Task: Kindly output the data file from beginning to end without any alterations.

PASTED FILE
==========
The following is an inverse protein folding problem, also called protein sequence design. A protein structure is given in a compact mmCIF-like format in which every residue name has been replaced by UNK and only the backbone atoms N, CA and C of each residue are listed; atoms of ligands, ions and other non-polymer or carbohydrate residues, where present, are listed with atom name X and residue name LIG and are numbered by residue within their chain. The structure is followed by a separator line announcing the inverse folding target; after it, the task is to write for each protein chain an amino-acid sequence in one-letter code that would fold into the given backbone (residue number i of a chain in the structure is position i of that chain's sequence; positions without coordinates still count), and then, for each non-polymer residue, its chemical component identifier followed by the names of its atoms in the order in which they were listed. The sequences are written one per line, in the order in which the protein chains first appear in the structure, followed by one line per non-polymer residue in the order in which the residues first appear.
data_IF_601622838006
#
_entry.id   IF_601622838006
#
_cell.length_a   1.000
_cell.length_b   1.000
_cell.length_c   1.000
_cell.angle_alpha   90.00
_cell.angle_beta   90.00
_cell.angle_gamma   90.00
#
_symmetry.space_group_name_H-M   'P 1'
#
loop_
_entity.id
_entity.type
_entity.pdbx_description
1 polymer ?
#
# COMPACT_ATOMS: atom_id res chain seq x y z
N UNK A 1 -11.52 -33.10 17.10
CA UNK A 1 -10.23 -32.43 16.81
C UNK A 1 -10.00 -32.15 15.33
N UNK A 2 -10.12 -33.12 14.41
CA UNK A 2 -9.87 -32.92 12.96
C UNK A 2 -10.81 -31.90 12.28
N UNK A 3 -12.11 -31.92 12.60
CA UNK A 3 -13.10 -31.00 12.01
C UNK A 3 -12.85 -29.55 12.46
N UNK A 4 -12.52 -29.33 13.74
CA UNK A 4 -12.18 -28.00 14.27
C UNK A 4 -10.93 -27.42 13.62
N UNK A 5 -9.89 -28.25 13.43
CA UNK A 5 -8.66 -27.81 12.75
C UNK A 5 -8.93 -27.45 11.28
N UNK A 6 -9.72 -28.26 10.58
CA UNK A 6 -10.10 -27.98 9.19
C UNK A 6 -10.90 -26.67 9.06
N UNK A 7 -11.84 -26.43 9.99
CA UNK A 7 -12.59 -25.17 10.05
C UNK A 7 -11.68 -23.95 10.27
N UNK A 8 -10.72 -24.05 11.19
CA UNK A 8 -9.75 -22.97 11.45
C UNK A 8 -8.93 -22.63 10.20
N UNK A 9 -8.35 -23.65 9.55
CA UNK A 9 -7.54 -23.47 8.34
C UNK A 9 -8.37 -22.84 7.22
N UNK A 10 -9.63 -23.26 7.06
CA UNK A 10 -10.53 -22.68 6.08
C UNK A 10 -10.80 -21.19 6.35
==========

The following is an inverse protein folding problem, also called protein sequence design. A protein structure is given in a compact mmCIF-like format in which every residue name has been replaced by UNK and only the backbone atoms N, CA and C of each residue are listed; atoms of ligands, ions and other non-polymer or carbohydrate residues, where present, are listed with atom name X and residue name LIG and are numbered by residue within their chain. The structure is followed by a separator line announcing the inverse folding target; after it, the task is to write for each protein chain an amino-acid sequence in one-letter code that would fold into the given backbone (residue number i of a chain in the structure is position i of that chain's sequence; positions without coordinates still count), and then, for each non-polymer residue, its chemical component identifier followed by the names of its atoms in the order in which they were listed. The sequences are written one per line, in the order in which the protein chains first appear in the structure, followed by one line per non-polymer residue in the order in which the residues first appear.
data_IF_601622838006
#
_entry.id   IF_601622838006
#
_cell.length_a   1.000
_cell.length_b   1.000
_cell.length_c   1.000
_cell.angle_alpha   90.00
_cell.angle_beta   90.00
_cell.angle_gamma   90.00
#
_symmetry.space_group_name_H-M   'P 1'
#
loop_
_entity.id
_entity.type
_entity.pdbx_description
1 polymer ?
#
# COMPACT_ATOMS: atom_id res chain seq x y z
N UNK A 1 -11.52 -33.10 17.10
CA UNK A 1 -10.23 -32.43 16.81
C UNK A 1 -10.00 -32.15 15.33
N UNK A 2 -10.12 -33.12 14.41
CA UNK A 2 -9.87 -32.92 12.96
C UNK A 2 -10.81 -31.90 12.28
N UNK A 3 -12.11 -31.92 12.60
CA UNK A 3 -13.10 -31.00 12.01
C UNK A 3 -12.85 -29.55 12.46
N UNK A 4 -12.52 -29.33 13.74
CA UNK A 4 -12.18 -28.00 14.27
C UNK A 4 -10.93 -27.42 13.62
N UNK A 5 -9.89 -28.25 13.43
CA UNK A 5 -8.66 -27.81 12.75
C UNK A 5 -8.93 -27.45 11.28
N UNK A 6 -9.72 -28.26 10.58
CA UNK A 6 -10.10 -27.98 9.19
C UNK A 6 -10.90 -26.67 9.06
N UNK A 7 -11.84 -26.43 9.99
CA UNK A 7 -12.59 -25.17 10.05
C UNK A 7 -11.68 -23.95 10.27
N UNK A 8 -10.72 -24.05 11.19
CA UNK A 8 -9.75 -22.97 11.45
C UNK A 8 -8.93 -22.63 10.20
N UNK A 9 -8.35 -23.65 9.55
CA UNK A 9 -7.54 -23.47 8.34
C UNK A 9 -8.37 -22.84 7.22
N UNK A 10 -9.63 -23.26 7.06
CA UNK A 10 -10.53 -22.68 6.08
C UNK A 10 -10.80 -21.19 6.35